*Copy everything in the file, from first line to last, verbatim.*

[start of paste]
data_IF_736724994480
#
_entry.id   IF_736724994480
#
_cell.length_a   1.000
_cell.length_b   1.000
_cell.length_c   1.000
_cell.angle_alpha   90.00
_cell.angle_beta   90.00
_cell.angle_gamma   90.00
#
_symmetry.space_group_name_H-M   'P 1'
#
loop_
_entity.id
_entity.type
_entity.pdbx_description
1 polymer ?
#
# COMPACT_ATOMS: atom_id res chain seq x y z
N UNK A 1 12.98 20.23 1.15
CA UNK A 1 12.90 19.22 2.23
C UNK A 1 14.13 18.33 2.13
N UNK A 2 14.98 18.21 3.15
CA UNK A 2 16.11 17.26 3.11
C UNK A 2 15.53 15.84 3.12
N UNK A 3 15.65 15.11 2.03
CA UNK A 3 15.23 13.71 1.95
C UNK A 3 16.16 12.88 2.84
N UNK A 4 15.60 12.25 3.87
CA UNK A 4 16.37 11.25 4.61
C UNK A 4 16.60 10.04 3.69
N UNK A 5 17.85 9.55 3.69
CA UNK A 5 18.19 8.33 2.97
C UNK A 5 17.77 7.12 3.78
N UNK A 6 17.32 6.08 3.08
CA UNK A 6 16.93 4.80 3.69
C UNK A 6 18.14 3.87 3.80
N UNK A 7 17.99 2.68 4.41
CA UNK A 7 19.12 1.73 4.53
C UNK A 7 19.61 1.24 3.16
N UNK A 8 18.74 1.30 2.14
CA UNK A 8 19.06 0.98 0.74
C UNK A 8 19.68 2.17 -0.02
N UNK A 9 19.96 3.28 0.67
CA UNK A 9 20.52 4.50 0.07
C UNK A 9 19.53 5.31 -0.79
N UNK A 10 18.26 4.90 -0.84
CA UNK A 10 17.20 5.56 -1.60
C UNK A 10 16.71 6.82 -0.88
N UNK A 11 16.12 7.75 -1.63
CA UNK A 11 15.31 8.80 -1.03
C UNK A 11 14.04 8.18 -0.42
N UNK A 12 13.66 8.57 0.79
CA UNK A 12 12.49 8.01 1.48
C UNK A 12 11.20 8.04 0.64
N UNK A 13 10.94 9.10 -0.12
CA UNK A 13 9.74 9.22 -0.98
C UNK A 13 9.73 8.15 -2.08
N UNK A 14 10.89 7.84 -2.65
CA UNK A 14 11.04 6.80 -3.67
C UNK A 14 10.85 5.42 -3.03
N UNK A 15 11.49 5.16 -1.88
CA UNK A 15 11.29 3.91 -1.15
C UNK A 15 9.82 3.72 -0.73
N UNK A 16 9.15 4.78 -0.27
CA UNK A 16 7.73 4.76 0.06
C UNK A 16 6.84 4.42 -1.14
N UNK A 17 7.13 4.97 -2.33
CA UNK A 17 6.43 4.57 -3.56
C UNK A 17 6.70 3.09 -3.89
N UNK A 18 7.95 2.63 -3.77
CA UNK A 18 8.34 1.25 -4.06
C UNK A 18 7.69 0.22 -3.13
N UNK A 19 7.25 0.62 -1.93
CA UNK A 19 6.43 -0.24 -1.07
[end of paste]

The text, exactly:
data_IF_736724994480
#
_entry.id   IF_736724994480
#
_cell.length_a   1.000
_cell.length_b   1.000
_cell.length_c   1.000
_cell.angle_alpha   90.00
_cell.angle_beta   90.00
_cell.angle_gamma   90.00
#
_symmetry.space_group_name_H-M   'P 1'
#
loop_
_entity.id
_entity.type
_entity.pdbx_description
1 polymer ?
#
# COMPACT_ATOMS: atom_id res chain seq x y z
N UNK A 1 12.98 20.23 1.15
CA UNK A 1 12.90 19.22 2.23
C UNK A 1 14.13 18.33 2.13
N UNK A 2 14.98 18.21 3.15
CA UNK A 2 16.11 17.26 3.11
C UNK A 2 15.53 15.84 3.12
N UNK A 3 15.65 15.11 2.03
CA UNK A 3 15.23 13.71 1.95
C UNK A 3 16.16 12.88 2.84
N UNK A 4 15.60 12.25 3.87
CA UNK A 4 16.37 11.25 4.61
C UNK A 4 16.60 10.04 3.69
N UNK A 5 17.85 9.55 3.69
CA UNK A 5 18.19 8.33 2.97
C UNK A 5 17.77 7.12 3.78
N UNK A 6 17.32 6.08 3.08
CA UNK A 6 16.93 4.80 3.69
C UNK A 6 18.14 3.87 3.80
N UNK A 7 17.99 2.68 4.41
CA UNK A 7 19.12 1.73 4.53
C UNK A 7 19.61 1.24 3.16
N UNK A 8 18.74 1.30 2.14
CA UNK A 8 19.06 0.98 0.74
C UNK A 8 19.68 2.17 -0.02
N UNK A 9 19.96 3.28 0.67
CA UNK A 9 20.52 4.50 0.07
C UNK A 9 19.53 5.31 -0.79
N UNK A 10 18.26 4.90 -0.84
CA UNK A 10 17.20 5.56 -1.60
C UNK A 10 16.71 6.82 -0.88
N UNK A 11 16.12 7.75 -1.63
CA UNK A 11 15.31 8.80 -1.03
C UNK A 11 14.04 8.18 -0.42
N UNK A 12 13.66 8.57 0.79
CA UNK A 12 12.49 8.01 1.48
C UNK A 12 11.20 8.04 0.64
N UNK A 13 10.94 9.10 -0.12
CA UNK A 13 9.74 9.22 -0.98
C UNK A 13 9.73 8.15 -2.08
N UNK A 14 10.89 7.84 -2.65
CA UNK A 14 11.04 6.80 -3.67
C UNK A 14 10.85 5.42 -3.03
N UNK A 15 11.49 5.16 -1.88
CA UNK A 15 11.29 3.91 -1.15
C UNK A 15 9.82 3.72 -0.73
N UNK A 16 9.15 4.78 -0.27
CA UNK A 16 7.73 4.76 0.06
C UNK A 16 6.84 4.42 -1.14
N UNK A 17 7.13 4.97 -2.33
CA UNK A 17 6.43 4.57 -3.56
C UNK A 17 6.70 3.09 -3.89
N UNK A 18 7.95 2.63 -3.77
CA UNK A 18 8.34 1.25 -4.06
C UNK A 18 7.69 0.22 -3.13
N UNK A 19 7.25 0.62 -1.93
CA UNK A 19 6.43 -0.24 -1.07